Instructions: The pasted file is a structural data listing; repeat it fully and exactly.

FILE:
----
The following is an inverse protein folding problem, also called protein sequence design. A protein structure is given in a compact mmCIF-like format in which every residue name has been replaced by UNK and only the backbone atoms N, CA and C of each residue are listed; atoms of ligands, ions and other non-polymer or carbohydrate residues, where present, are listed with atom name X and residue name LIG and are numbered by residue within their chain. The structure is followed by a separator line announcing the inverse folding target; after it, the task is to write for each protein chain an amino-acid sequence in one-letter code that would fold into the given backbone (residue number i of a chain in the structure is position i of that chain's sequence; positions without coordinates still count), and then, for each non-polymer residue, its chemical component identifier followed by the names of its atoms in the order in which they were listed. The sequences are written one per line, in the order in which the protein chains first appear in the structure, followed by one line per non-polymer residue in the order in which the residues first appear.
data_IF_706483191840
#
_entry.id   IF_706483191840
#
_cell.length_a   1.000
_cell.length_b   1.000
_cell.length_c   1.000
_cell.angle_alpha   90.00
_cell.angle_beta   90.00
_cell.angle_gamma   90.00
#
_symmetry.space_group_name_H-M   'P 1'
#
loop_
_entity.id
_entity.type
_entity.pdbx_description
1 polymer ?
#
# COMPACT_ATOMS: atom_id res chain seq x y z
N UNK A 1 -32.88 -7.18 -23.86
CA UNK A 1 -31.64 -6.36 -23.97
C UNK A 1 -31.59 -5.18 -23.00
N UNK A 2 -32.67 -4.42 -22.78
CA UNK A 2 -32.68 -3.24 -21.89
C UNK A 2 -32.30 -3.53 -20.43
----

The following is an inverse protein folding problem, also called protein sequence design. A protein structure is given in a compact mmCIF-like format in which every residue name has been replaced by UNK and only the backbone atoms N, CA and C of each residue are listed; atoms of ligands, ions and other non-polymer or carbohydrate residues, where present, are listed with atom name X and residue name LIG and are numbered by residue within their chain. The structure is followed by a separator line announcing the inverse folding target; after it, the task is to write for each protein chain an amino-acid sequence in one-letter code that would fold into the given backbone (residue number i of a chain in the structure is position i of that chain's sequence; positions without coordinates still count), and then, for each non-polymer residue, its chemical component identifier followed by the names of its atoms in the order in which they were listed. The sequences are written one per line, in the order in which the protein chains first appear in the structure, followed by one line per non-polymer residue in the order in which the residues first appear.
data_IF_706483191840
#
_entry.id   IF_706483191840
#
_cell.length_a   1.000
_cell.length_b   1.000
_cell.length_c   1.000
_cell.angle_alpha   90.00
_cell.angle_beta   90.00
_cell.angle_gamma   90.00
#
_symmetry.space_group_name_H-M   'P 1'
#
loop_
_entity.id
_entity.type
_entity.pdbx_description
1 polymer ?
#
# COMPACT_ATOMS: atom_id res chain seq x y z
N UNK A 1 -32.88 -7.18 -23.86
CA UNK A 1 -31.64 -6.36 -23.97
C UNK A 1 -31.59 -5.18 -23.00
N UNK A 2 -32.67 -4.42 -22.78
CA UNK A 2 -32.68 -3.24 -21.89
C UNK A 2 -32.30 -3.53 -20.43